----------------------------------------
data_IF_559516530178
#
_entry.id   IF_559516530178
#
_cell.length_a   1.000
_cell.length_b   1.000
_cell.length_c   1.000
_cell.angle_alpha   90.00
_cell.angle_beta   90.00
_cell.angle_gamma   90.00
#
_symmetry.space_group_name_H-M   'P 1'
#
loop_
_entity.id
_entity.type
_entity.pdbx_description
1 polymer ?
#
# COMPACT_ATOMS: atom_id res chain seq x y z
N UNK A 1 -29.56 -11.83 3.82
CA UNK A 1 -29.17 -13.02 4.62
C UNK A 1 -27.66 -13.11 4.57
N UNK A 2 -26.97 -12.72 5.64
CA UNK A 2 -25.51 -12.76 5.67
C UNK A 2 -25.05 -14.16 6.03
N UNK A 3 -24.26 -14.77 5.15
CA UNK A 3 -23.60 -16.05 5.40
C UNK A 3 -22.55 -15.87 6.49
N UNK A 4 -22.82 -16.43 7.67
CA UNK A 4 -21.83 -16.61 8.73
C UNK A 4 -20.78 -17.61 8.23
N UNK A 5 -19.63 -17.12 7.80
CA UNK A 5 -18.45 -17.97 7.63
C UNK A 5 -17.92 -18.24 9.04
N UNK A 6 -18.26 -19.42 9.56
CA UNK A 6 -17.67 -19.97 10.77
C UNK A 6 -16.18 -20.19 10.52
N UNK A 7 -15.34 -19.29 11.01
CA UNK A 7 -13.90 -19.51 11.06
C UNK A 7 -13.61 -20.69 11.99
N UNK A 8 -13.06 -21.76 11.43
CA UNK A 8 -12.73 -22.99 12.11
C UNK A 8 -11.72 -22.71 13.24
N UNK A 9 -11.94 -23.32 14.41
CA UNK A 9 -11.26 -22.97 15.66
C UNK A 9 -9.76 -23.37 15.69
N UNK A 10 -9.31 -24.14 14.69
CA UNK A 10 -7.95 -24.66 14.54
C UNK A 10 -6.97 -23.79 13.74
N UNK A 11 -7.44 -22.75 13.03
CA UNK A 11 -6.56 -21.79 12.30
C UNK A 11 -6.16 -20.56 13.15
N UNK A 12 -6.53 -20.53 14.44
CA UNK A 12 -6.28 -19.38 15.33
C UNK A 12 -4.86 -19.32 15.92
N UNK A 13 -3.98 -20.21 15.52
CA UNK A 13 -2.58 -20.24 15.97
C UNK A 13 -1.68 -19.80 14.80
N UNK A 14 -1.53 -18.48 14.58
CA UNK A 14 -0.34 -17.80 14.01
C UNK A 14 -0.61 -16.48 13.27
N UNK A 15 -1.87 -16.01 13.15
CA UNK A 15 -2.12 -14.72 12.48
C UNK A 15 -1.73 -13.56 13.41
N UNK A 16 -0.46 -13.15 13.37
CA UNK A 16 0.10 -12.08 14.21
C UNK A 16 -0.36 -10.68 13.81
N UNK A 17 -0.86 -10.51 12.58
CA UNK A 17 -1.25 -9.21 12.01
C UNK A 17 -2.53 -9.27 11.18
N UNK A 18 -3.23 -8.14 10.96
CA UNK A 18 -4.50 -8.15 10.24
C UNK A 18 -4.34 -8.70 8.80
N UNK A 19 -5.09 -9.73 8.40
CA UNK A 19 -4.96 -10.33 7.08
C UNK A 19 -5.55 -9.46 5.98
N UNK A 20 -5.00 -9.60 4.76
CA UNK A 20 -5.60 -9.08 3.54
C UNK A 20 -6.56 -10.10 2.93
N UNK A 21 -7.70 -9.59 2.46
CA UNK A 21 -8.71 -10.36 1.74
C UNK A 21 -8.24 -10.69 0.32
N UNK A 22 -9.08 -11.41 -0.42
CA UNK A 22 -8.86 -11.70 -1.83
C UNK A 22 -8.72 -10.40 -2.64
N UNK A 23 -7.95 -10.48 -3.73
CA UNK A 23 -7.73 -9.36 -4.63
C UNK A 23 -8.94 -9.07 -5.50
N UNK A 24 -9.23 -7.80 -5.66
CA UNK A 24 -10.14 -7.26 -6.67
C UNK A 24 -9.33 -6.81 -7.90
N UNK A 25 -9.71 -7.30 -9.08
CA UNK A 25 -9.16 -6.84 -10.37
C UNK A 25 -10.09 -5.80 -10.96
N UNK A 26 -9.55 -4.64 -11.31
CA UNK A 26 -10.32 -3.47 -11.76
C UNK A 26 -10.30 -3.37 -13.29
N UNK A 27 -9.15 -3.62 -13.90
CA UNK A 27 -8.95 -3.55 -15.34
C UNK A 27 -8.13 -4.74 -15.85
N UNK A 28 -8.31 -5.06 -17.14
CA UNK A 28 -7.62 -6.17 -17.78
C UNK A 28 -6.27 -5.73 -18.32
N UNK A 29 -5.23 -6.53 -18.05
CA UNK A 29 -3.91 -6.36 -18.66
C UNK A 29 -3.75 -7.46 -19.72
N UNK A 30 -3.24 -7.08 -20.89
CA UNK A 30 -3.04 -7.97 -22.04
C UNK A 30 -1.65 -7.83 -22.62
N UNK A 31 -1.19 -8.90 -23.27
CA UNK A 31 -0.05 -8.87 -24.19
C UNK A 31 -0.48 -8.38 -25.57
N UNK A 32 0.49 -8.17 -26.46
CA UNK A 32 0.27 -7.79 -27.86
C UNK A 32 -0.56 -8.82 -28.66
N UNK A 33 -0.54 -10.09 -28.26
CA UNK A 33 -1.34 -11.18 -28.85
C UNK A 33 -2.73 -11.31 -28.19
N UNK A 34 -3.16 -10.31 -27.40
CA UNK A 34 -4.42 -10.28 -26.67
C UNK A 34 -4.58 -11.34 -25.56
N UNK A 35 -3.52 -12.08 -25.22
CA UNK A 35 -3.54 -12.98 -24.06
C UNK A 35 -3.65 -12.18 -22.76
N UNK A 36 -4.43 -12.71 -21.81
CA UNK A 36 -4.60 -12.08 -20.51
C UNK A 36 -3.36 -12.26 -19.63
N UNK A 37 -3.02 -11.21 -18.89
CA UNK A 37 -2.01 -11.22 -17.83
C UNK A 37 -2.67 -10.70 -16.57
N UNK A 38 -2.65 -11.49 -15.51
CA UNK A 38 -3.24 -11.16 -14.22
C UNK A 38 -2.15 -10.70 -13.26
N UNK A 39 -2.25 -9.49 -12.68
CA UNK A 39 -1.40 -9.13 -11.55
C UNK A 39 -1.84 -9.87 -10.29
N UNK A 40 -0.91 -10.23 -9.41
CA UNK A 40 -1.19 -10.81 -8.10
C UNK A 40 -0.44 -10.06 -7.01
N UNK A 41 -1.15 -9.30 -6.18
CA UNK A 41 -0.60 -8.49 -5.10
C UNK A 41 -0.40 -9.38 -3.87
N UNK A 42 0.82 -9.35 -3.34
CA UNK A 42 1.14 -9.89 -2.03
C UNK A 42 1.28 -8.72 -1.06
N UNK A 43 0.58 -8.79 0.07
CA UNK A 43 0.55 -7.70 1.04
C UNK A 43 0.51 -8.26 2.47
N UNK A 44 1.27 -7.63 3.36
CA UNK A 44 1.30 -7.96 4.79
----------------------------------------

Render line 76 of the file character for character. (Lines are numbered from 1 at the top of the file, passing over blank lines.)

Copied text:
CA UNK A 19 -4.96 -10.33 7.08